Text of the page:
The question then becomes of course why productivity growth rates have been so limited for such an extended period of time. This is a fertile area for debate but to my mind, there are two reasons why that is the case. Number one is technology, and number two is overleveraging and overcapacity that we have created, as our preferred policy responses.
If you think of technology, most people assume that technology increases productivity, but in fact, when you are in the middle of industrial revolution, productivity actually falls, because parts of the economy become hyper-competitive, and over time these more productive segments slowly (one cut at a time) kill the rest of the economy. The jobs change. Labour markets change. How one is getting employed changes. The new jobs are not necessarily the same as the previous jobs and neither are they as productive. Compensation levels are not necessarily the same. The titles, the career path changes. What you end up with is actually lower productivity. For example, because of Amazon, two million Walmart employees today will have a lower productivity even though they work very hard. The same happened to equity and the fixed income traders, for example, over the last decade or two. They might be working very hard, but they’re not as productive anymore, partially because of a technological shift.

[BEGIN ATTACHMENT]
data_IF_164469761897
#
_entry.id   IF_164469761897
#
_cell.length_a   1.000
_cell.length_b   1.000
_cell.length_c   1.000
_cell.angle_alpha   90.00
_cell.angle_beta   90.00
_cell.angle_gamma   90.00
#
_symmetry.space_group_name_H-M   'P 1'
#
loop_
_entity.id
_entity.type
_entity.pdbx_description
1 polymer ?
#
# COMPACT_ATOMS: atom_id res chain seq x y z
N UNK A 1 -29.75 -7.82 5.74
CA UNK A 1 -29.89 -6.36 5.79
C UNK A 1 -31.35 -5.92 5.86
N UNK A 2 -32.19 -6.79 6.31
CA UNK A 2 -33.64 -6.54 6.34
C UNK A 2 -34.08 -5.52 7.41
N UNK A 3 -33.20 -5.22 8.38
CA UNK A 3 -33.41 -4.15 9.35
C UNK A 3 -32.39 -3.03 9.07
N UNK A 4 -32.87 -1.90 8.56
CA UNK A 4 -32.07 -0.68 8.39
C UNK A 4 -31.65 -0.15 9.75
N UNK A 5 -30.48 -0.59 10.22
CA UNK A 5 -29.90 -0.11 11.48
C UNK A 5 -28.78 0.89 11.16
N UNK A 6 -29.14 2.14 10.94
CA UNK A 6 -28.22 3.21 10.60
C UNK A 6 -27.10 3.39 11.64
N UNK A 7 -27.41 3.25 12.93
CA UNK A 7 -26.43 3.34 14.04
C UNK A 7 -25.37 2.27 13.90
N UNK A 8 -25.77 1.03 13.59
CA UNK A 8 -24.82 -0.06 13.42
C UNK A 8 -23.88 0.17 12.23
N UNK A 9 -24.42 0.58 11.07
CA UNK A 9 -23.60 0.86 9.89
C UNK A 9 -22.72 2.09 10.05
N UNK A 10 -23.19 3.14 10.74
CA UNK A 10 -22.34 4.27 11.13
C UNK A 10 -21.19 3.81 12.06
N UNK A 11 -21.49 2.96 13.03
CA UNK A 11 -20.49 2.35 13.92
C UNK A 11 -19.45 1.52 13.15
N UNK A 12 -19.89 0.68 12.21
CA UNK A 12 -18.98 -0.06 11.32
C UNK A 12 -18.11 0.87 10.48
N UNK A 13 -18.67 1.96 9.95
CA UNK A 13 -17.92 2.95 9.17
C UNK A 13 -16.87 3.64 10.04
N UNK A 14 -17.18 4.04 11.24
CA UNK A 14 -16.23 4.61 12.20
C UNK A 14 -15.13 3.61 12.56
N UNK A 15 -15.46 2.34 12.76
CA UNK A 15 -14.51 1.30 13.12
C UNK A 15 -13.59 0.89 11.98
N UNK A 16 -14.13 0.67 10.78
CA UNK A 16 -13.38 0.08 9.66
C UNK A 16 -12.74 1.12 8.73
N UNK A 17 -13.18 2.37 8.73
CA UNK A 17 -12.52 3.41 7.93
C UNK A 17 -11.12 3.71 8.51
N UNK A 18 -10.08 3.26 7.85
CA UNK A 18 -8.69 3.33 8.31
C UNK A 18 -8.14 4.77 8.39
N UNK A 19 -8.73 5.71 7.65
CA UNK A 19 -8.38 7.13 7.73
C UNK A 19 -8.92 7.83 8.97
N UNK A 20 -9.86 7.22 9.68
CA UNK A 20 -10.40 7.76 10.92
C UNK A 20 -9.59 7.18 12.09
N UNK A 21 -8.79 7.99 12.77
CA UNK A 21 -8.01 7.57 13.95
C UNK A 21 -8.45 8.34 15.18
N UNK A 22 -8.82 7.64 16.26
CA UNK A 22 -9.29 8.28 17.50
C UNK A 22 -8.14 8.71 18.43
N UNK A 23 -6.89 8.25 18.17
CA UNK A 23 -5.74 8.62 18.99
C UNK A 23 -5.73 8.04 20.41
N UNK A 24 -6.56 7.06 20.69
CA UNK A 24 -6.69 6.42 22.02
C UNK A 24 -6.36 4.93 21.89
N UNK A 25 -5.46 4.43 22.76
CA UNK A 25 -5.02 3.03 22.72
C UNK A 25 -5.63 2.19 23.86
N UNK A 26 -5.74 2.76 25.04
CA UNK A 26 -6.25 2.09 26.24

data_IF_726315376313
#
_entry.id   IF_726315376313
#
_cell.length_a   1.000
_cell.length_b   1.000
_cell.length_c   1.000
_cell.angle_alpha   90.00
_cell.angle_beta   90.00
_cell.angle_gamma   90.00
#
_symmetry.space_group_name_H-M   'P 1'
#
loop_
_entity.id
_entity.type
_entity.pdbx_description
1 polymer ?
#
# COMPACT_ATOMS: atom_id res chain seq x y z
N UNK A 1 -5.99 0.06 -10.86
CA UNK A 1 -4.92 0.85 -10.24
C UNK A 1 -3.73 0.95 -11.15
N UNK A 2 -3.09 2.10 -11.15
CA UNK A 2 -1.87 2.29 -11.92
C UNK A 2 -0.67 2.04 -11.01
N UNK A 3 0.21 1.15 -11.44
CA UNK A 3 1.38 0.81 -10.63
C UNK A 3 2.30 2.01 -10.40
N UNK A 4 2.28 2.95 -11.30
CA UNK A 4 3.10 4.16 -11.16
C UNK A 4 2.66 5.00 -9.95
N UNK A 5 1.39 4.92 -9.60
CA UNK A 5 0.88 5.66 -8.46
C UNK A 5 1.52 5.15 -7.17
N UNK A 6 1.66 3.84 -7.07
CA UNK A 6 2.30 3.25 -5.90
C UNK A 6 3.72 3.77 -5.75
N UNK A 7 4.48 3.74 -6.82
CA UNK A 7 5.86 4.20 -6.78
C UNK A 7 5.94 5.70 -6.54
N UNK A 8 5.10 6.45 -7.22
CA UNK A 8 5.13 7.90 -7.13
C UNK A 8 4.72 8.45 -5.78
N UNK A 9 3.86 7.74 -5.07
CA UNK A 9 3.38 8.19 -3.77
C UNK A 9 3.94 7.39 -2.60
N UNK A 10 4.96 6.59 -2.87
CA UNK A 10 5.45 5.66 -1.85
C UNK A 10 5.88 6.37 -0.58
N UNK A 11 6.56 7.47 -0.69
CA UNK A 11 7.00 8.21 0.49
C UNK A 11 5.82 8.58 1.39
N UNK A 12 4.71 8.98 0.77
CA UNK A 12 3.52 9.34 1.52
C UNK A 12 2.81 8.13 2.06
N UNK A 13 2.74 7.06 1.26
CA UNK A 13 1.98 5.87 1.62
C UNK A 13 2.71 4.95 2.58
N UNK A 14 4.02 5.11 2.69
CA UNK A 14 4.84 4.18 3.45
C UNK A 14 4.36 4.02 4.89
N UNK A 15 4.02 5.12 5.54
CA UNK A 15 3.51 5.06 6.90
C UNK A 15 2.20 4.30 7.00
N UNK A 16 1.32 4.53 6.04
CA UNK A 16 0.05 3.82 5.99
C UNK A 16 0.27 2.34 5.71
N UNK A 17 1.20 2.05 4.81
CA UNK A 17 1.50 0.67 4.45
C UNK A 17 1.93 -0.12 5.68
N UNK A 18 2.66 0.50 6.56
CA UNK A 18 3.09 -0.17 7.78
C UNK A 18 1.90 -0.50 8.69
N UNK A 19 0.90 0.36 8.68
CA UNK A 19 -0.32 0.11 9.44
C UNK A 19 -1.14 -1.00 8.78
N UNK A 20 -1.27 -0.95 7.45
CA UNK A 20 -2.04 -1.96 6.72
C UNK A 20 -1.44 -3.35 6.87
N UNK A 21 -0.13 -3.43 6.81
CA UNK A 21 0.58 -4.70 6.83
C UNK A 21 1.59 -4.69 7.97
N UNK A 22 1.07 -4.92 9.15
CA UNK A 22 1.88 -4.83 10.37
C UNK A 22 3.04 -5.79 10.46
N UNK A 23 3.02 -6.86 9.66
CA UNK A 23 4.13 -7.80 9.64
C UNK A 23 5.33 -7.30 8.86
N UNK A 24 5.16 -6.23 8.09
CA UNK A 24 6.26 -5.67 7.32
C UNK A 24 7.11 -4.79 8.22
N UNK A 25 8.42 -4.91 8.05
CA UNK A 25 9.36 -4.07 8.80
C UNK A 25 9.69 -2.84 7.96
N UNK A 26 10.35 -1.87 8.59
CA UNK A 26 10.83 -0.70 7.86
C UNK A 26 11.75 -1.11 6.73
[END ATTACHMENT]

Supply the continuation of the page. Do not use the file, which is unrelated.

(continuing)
Eventually, history tells us that everything would line up, but it takes years and decades. That’s why the 19th century and 20th century were the centuries of revolutions and wars as they were going through similar processes as what we are going through right now. To me, technology is the biggest part of the answer why productivity rates had been lagging. It is structural in nature and therefore it probably would take decades for productivity to accelerate.